What is migraine?
Migraine is a chronic biological disorder that makes an individual prone to recurrent headache attacks.
It is called chronic because it can cause repeated headache attacks for many years. Migraine is not the only cause of repeated headaches, but can be distinguished from other headache types by carefully analyzing the characteristics of the person’s headaches.
In other words, migraine headaches are somewhat different from tension type headaches, or cluster headaches, even though, like migraine, these two other conditions also cause recurrent attacks of headache.
A few important points:
- A person is subject to migraine attacks because there is something different about their biochemistry, not because they have psychological problems or because they don’t know how to handle stress.
- Most people with migraine have intermittent headache attacks with pain free intervals lasting days or even months between attacks. However, some individuals with migraine will eventually develop very frequent attacks and even daily headaches. When this happens, several possible causes need to be considered.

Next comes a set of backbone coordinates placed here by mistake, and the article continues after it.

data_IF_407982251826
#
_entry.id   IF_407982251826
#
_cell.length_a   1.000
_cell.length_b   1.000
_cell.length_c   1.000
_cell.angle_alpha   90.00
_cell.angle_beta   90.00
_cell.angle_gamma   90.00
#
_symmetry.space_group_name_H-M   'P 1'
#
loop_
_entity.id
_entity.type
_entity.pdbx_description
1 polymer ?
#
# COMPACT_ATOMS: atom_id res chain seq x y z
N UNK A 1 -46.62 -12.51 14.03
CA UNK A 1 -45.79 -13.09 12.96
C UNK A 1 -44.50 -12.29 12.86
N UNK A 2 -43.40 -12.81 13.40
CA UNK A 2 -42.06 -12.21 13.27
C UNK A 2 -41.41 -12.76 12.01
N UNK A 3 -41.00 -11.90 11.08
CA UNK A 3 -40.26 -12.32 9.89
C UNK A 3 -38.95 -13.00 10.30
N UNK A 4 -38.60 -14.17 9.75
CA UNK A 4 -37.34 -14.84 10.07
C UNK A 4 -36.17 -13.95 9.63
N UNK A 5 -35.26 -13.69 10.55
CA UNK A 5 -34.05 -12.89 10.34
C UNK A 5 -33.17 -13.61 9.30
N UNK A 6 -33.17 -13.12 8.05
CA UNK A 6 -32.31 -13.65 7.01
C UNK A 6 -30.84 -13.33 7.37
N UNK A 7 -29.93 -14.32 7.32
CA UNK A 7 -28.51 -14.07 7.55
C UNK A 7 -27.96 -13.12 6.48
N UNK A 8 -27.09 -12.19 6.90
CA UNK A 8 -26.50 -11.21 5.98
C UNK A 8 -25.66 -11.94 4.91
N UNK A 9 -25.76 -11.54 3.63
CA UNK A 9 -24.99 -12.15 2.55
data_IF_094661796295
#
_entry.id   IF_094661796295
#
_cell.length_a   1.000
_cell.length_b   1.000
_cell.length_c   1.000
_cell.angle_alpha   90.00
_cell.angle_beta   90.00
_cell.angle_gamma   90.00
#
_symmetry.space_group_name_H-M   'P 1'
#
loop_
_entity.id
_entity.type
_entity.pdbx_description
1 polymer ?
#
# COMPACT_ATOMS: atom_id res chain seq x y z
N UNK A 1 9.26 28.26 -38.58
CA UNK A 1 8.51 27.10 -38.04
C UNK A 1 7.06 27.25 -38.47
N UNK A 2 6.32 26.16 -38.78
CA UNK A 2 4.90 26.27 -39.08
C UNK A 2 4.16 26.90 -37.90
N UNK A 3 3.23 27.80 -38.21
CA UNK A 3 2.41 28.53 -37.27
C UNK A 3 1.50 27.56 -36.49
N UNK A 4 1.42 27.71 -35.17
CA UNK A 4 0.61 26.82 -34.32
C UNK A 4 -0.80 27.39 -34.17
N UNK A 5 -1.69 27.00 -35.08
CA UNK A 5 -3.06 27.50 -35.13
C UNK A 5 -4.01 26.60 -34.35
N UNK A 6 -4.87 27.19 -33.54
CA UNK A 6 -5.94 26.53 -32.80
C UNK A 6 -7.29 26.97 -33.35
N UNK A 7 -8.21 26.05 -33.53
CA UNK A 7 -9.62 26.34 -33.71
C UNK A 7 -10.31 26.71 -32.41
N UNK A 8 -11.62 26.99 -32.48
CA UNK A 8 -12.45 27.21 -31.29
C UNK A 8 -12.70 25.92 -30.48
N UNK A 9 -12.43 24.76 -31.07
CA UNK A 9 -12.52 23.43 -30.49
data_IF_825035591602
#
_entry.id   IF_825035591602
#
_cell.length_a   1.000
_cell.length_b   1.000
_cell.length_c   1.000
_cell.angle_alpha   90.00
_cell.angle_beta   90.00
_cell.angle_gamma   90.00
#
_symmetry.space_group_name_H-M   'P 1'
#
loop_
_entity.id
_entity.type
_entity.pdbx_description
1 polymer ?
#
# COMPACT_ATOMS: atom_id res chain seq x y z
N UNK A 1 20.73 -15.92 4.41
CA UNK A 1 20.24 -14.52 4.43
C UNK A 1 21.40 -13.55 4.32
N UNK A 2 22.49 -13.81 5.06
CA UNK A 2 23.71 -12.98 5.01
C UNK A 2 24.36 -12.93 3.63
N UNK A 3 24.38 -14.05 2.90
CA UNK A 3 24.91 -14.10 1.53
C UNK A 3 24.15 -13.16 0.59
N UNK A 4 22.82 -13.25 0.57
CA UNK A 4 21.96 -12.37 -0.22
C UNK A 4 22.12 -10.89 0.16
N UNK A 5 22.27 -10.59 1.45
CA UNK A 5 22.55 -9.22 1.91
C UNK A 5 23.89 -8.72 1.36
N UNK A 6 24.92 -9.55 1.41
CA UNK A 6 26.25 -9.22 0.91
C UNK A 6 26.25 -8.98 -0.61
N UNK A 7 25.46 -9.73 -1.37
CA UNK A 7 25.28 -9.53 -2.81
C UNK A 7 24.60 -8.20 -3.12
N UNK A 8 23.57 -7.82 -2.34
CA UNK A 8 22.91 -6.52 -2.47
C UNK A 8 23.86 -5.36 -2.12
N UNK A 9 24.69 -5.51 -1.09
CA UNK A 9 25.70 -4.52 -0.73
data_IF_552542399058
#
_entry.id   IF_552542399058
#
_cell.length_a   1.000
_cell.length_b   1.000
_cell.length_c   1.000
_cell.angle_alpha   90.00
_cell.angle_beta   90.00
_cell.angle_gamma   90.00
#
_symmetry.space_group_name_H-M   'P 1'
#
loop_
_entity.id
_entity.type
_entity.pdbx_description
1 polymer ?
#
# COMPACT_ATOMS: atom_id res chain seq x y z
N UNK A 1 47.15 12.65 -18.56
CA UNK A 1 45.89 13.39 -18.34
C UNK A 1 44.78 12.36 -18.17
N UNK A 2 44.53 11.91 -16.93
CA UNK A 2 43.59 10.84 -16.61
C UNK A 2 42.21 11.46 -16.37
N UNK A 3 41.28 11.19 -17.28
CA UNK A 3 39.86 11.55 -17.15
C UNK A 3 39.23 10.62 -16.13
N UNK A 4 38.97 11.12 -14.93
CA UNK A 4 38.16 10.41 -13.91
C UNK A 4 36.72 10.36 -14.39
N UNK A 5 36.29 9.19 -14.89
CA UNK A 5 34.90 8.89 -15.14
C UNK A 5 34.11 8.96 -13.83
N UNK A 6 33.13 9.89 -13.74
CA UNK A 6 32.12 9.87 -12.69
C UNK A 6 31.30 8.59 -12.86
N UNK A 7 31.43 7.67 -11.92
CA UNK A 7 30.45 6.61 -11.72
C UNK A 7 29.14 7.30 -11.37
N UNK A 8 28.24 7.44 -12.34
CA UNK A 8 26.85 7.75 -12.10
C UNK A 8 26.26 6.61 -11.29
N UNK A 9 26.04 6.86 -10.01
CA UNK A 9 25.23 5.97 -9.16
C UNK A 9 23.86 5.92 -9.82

- Migraine is more than just a headache. Many people with migraine will have nausea and even vomiting with their attacks. Others experience marked sensitivity to light and sound during their headaches. A minority of people with migraine, up to a third, will have neurological symptoms an aura before some or all of their headaches, like disturbed vision or numbness and tingling. Fortunately, these symptoms are temporary and usually last less than an hour. People often worry that they are having a stroke when they occur, but unlike a stroke, aura symptoms generally do no harm.
- Migraine is considered a Primary headache type. This means that it is not caused by or is secondary to other medical conditions, such as head trauma or brain tumors. These other conditions can cause headaches, but these headaches are not called migraine headaches. The relationship between other conditions and migraine can be complex, however. For example, some people will find that a head injury makes their migraine worse, or they may even experience migraine-like headaches for the first time after a head injury.